Liverpool boss Juergen Klopp called it "not a good day for football" while Jose Mourinho labelled it as a "disgraceful decision" as Manchester City had their European ban in the Court of Arbitration for Sport (CAS) on Monday.
On Monday, City won their appeal against the two-year ban from UEFA competition in CAS, meaning they will be allowed to participate in next season's Champions League.
CAS ruled that City had not broken the Financial Fair Play (FFP) rules by disguising equity funding as sponsorship. However, City were fined 10 million euros ($11.37 million) for failing to cooperate with European soccer's governing body.
Mourinho was left unhappy because he felt the decision was contradictory as it should have either been a ban for the breach or nothing at all for being innocent but the fine and no ban didn't go down well with him.
"In any case it's a disgraceful decision because if City are not guilty then they should not be punished with the fine," Mourinho told reporters in a virtual news conference ahead of Wednesday's clash against 13th-placed Newcastle United.
"If you're not guilty you shouldn't have a fine. If they are guilty the decision is also a disgrace and they should be banned from the competition. I don't know if City are guilty or not but either way it's a disgraceful decision."
Klopp, on the other hand, felt the current FFP framework was not somewhat that they should be sticking to.
"I don't think it was a good day for football yesterday, to be honest," Klopp told a virtual news conference on Tuesday.
"FFP is a good idea. It is there for protecting teams and the competition, so that nobody overspends and have to make sure the money they want to spend is based on the right sources.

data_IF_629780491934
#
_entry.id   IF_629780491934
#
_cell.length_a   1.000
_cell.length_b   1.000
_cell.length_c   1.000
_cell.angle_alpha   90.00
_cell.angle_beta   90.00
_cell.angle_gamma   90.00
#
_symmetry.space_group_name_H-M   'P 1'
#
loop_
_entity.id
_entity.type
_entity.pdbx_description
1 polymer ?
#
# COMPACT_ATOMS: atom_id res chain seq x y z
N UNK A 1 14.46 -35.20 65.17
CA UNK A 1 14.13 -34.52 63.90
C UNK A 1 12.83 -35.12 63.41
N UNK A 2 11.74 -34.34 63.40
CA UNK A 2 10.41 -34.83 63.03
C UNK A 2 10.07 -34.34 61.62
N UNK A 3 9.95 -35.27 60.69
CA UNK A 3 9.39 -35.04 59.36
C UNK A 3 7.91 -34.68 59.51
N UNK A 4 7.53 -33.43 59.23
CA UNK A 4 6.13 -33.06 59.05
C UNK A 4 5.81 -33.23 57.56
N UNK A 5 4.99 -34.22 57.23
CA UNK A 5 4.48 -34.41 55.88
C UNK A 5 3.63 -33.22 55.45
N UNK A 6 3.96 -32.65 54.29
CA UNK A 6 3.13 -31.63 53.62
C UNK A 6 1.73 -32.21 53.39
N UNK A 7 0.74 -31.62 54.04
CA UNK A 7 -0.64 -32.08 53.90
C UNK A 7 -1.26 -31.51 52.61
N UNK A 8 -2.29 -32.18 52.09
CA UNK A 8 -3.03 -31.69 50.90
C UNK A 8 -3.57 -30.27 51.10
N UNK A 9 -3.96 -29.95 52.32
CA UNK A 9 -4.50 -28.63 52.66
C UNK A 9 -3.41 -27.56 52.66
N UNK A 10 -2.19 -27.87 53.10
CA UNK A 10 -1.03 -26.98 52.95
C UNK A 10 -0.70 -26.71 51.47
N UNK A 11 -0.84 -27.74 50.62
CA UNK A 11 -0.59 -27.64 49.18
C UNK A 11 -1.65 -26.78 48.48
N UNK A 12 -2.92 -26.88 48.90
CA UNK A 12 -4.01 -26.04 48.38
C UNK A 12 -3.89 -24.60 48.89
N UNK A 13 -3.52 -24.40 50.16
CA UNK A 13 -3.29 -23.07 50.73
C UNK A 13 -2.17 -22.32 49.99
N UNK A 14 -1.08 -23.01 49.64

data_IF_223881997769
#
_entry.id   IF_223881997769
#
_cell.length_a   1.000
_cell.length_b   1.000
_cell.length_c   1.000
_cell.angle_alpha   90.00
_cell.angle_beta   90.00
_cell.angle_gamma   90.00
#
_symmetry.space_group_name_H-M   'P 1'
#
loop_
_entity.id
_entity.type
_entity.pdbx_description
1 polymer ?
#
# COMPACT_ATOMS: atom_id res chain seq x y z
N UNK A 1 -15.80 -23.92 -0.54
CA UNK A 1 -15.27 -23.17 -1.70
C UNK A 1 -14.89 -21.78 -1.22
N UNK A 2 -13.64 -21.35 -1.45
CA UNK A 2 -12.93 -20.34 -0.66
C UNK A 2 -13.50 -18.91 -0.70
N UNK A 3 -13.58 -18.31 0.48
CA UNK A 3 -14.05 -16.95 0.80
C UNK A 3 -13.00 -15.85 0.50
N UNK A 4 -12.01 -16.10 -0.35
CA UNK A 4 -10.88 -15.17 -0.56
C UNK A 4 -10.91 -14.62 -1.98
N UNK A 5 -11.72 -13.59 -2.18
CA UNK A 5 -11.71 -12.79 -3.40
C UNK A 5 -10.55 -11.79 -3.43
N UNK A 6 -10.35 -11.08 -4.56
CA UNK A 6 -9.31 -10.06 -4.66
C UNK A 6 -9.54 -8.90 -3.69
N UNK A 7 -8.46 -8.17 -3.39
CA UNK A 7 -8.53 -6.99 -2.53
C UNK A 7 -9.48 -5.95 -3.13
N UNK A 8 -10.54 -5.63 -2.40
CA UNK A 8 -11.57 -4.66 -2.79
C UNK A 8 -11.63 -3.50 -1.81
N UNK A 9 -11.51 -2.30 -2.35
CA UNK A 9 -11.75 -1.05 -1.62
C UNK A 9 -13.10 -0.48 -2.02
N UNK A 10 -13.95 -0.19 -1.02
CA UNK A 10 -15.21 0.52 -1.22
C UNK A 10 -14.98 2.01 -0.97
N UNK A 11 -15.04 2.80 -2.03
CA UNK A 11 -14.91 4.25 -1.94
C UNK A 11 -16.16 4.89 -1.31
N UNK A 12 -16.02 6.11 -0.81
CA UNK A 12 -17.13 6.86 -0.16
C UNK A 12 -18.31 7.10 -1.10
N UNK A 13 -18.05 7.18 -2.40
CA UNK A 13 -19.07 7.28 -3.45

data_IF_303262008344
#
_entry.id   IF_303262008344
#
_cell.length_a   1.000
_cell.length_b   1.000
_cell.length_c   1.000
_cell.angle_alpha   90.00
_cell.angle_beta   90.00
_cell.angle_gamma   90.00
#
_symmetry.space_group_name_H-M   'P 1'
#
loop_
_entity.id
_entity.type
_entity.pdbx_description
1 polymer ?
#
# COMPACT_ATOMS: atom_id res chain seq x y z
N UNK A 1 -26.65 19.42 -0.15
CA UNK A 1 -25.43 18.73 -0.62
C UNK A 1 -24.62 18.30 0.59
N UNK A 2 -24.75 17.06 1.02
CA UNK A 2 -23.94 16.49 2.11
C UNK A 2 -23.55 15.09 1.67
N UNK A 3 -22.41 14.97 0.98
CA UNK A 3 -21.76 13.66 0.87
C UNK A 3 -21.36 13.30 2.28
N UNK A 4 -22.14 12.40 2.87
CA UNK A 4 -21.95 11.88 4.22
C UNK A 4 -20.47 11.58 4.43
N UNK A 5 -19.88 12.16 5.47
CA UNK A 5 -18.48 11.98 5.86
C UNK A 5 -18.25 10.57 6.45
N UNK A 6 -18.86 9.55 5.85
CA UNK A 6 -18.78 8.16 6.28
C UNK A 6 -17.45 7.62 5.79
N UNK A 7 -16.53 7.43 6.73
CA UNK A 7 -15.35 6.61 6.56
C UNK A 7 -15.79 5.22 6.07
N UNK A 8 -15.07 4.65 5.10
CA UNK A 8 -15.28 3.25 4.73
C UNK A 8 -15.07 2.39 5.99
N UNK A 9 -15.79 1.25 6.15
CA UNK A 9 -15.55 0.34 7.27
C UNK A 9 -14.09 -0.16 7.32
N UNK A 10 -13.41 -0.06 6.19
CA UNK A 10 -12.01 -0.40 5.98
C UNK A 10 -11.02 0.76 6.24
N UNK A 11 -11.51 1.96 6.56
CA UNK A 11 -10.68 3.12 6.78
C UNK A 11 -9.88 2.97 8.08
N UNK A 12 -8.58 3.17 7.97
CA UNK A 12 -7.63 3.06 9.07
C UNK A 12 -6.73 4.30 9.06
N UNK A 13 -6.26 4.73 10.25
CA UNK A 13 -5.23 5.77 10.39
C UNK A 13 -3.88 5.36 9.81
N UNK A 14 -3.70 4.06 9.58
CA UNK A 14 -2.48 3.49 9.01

"It's not up to me to judge this and I don't but I think this FFP framework we should stick to. I hope FFP stays just because it gives kind of borders that you can go to, but not over it, and that's good for football," Klopp said.
"If you start doing that nobody has to care any more and the richest people or countries can do what they want.
"It will make the competition really difficult and I think that would lead automatically to a kind of world super league with like 10 clubs and it would depend on who owns the clubs and not the names of the clubs. It makes sense to have these rules."
Klopp did say, however, that City's place in the Champions League next season might at least benefit Liverpool as they try to retain their Premier League title.
"They won't have 10 or 12 games less now -- no other team would have had a chance in the (Premier) league," he said.
UEFA's FFP rules face likely changes in the wake of the CAS ruling and Mourinho said the system needs to be overhauled if it is to continue to serve its purpose which is to aim to stop clubs running big losses through spending on players.
"I think this is going to be the end of Financial Fair Play because there is no point," Mourinho said. "I would like to see it used in a proper way. At this moment we are talking about Man City but in the past other clubs were in a similar situation.
"I think it's better to open the circus door and let everybody enjoy."
(With Reuters inputs)